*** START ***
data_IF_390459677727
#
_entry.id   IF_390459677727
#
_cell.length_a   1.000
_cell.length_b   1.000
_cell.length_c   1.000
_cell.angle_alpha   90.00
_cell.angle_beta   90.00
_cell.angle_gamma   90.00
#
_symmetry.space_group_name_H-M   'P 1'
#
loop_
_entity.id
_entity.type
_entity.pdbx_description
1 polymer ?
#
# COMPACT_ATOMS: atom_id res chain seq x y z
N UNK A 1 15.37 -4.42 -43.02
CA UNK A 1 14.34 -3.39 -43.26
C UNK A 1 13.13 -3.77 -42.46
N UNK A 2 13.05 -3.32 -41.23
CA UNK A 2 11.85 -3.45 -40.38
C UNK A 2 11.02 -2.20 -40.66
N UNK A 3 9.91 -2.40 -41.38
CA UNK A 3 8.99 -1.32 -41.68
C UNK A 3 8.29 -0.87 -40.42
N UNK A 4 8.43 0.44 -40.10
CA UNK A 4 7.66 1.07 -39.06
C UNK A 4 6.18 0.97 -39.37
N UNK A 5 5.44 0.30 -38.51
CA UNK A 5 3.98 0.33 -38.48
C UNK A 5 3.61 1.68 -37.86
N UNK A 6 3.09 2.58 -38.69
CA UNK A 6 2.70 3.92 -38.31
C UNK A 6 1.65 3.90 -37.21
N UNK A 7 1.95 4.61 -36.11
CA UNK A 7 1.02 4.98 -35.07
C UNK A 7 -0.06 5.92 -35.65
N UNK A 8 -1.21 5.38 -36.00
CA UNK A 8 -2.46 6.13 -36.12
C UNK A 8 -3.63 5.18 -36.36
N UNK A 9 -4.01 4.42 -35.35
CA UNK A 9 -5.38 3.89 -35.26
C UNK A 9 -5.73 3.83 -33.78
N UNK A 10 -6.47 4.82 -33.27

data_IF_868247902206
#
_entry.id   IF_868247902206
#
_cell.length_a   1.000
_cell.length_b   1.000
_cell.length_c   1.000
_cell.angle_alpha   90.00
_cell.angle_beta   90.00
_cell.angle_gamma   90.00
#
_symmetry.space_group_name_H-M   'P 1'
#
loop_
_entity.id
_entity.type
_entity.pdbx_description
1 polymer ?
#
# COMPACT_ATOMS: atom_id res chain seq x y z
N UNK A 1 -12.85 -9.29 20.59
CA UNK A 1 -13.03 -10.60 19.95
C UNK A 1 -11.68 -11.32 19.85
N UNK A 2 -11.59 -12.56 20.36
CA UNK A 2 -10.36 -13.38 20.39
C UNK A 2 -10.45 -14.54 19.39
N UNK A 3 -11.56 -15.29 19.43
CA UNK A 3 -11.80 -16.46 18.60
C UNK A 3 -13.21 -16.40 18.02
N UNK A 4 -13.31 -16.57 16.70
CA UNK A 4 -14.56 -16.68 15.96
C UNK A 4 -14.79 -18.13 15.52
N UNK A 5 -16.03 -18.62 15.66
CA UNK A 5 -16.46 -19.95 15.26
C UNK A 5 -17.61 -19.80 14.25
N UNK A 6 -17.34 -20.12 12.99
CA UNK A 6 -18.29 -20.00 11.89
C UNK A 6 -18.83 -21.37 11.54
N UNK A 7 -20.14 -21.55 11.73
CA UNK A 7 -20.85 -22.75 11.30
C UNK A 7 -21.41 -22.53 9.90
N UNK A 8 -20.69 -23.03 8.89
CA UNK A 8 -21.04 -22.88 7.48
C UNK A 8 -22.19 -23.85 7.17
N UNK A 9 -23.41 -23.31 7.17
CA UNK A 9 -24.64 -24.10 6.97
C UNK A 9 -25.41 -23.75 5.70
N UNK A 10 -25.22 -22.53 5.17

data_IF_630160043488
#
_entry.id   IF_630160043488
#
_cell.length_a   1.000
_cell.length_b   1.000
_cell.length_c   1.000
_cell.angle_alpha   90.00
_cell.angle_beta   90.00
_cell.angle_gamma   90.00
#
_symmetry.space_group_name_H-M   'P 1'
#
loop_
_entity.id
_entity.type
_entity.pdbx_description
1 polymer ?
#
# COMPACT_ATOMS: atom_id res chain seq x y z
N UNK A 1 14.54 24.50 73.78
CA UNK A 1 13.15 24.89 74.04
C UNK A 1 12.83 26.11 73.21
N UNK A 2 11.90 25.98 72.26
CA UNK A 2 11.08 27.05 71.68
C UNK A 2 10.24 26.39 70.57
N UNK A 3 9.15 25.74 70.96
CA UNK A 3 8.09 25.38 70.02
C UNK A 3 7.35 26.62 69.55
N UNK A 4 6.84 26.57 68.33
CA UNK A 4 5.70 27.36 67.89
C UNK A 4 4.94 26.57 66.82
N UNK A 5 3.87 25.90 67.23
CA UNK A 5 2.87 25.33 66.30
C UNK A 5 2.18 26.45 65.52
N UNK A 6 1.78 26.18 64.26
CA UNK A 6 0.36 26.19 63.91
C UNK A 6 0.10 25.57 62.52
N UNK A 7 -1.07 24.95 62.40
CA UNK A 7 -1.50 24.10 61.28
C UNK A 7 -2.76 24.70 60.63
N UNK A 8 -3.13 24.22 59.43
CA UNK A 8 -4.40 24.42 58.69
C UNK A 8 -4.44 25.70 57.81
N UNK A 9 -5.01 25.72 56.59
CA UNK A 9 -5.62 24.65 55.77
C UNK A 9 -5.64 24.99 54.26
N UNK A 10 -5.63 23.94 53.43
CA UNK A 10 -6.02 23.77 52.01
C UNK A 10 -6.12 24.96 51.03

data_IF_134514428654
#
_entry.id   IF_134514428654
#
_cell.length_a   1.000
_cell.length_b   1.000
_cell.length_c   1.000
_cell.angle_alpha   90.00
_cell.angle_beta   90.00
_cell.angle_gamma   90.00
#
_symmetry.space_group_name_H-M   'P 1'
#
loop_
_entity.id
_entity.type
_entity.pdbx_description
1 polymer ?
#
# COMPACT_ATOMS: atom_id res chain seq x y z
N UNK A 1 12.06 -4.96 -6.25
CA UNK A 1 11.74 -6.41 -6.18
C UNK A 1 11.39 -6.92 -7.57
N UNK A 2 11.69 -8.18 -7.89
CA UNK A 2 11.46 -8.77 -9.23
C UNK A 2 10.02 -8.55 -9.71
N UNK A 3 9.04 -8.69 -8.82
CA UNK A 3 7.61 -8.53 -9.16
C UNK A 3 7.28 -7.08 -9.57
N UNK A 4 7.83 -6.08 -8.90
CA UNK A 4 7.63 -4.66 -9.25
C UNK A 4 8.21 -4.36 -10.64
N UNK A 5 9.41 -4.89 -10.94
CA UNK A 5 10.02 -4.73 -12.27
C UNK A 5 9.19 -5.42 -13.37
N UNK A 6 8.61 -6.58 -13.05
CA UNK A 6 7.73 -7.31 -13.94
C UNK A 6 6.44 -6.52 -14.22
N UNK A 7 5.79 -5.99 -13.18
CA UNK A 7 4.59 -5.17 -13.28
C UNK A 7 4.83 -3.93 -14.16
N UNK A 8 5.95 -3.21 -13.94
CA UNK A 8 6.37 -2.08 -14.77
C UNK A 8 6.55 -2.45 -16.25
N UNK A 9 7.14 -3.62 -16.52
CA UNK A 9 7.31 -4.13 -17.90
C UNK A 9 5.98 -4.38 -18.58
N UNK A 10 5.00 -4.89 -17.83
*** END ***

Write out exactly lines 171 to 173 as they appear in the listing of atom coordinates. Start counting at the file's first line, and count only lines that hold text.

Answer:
CA UNK A 2 11.46 -8.77 -9.23
C UNK A 2 10.02 -8.55 -9.71
N UNK A 3 9.04 -8.69 -8.82